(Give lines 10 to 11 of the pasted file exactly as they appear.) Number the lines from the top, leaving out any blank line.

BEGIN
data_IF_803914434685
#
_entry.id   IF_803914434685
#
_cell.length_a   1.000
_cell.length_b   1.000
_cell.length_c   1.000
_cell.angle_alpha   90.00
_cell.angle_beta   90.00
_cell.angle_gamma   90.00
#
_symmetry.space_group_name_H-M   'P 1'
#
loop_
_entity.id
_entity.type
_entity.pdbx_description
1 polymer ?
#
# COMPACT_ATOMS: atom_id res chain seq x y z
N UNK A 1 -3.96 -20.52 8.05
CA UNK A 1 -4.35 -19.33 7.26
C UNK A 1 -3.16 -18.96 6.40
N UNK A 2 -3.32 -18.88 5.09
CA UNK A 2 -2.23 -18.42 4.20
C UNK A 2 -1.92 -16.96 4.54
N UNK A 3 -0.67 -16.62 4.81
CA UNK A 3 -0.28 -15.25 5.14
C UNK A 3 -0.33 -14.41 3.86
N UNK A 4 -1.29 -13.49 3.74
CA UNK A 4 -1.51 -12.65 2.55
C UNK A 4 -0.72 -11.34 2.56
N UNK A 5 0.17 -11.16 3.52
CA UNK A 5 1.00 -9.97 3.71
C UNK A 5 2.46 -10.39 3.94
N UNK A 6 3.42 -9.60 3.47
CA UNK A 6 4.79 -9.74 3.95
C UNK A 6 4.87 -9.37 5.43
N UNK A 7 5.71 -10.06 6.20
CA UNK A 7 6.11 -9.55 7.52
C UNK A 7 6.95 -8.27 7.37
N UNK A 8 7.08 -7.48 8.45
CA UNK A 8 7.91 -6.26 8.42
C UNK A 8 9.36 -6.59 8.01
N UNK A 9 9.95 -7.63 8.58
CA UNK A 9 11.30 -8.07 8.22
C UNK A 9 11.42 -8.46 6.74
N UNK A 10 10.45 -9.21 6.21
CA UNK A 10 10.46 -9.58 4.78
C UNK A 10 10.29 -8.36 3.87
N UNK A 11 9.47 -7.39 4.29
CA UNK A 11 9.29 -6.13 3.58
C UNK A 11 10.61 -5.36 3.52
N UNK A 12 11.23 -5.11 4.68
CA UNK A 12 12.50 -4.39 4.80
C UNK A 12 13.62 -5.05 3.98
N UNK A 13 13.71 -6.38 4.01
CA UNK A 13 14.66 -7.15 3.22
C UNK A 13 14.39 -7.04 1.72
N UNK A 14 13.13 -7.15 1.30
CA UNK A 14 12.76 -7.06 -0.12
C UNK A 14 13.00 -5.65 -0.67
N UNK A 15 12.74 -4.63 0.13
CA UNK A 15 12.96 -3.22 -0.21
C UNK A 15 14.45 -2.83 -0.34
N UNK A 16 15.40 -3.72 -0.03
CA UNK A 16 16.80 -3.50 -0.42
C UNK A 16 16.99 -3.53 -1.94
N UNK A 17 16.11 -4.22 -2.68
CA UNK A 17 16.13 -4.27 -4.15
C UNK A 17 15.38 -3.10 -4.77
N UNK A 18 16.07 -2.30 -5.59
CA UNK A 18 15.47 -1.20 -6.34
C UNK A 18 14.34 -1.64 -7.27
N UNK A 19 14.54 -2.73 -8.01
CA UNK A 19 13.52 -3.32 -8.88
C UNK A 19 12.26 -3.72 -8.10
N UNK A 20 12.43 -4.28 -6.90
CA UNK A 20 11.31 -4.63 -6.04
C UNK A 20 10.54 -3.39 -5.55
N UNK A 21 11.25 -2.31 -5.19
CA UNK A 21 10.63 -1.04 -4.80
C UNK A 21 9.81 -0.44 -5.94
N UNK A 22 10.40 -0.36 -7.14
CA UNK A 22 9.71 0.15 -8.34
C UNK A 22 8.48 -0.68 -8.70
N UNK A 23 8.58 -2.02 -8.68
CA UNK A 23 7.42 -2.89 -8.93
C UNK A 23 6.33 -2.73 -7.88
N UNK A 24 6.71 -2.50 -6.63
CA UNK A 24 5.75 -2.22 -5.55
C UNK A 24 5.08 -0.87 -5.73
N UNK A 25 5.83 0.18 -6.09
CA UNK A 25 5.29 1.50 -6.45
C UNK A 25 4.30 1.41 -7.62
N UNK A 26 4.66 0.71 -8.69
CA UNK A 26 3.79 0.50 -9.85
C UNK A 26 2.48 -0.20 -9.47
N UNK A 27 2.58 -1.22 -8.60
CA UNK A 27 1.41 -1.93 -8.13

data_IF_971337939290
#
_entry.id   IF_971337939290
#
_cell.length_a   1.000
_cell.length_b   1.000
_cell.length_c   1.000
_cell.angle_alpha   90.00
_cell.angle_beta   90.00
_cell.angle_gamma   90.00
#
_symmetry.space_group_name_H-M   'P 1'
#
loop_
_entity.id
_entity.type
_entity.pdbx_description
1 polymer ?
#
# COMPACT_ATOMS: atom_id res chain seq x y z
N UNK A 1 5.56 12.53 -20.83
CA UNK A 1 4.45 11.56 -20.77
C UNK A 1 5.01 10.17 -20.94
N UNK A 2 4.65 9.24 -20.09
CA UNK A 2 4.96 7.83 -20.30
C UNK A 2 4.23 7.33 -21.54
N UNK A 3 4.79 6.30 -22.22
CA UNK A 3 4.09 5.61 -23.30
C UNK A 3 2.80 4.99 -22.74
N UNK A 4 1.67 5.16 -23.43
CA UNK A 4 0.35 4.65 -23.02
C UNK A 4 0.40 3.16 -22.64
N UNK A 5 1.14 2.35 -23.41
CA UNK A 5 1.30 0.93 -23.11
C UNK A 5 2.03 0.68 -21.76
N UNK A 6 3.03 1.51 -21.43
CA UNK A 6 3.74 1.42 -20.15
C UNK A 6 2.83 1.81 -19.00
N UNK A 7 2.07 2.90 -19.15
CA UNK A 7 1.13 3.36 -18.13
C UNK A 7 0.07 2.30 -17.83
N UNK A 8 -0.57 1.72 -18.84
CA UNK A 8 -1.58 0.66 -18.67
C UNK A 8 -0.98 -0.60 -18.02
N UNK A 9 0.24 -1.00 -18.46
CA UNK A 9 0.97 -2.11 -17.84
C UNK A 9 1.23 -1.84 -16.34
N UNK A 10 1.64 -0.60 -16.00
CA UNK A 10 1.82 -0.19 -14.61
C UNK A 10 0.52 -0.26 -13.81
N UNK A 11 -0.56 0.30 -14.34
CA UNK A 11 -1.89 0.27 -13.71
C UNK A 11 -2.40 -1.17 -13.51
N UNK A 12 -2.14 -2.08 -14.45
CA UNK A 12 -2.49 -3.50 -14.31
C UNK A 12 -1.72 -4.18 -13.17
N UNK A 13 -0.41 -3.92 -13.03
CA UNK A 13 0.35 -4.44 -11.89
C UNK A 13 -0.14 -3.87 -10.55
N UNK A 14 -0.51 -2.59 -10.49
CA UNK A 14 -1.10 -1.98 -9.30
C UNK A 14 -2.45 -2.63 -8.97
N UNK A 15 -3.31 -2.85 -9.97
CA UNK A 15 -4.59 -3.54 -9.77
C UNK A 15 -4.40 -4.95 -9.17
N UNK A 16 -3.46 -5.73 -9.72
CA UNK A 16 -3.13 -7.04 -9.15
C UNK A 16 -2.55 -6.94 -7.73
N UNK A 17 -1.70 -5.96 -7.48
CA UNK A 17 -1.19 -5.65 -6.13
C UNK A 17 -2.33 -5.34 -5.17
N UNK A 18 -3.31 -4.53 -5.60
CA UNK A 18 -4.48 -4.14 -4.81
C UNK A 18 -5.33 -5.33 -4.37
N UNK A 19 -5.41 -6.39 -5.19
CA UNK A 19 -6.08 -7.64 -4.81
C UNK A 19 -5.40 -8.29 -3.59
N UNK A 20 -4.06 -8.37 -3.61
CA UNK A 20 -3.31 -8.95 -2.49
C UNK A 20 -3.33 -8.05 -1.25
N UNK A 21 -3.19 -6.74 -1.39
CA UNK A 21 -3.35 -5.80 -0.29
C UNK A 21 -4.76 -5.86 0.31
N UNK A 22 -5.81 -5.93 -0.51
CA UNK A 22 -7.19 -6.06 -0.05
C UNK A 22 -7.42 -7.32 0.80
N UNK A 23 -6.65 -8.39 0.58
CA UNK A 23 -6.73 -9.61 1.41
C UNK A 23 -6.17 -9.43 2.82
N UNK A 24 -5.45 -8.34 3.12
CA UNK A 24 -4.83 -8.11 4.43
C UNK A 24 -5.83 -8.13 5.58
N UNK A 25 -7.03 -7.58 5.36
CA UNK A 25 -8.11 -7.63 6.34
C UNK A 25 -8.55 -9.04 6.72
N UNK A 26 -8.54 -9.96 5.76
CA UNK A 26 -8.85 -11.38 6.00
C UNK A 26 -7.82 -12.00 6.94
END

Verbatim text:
_cell.angle_gamma   90.00
#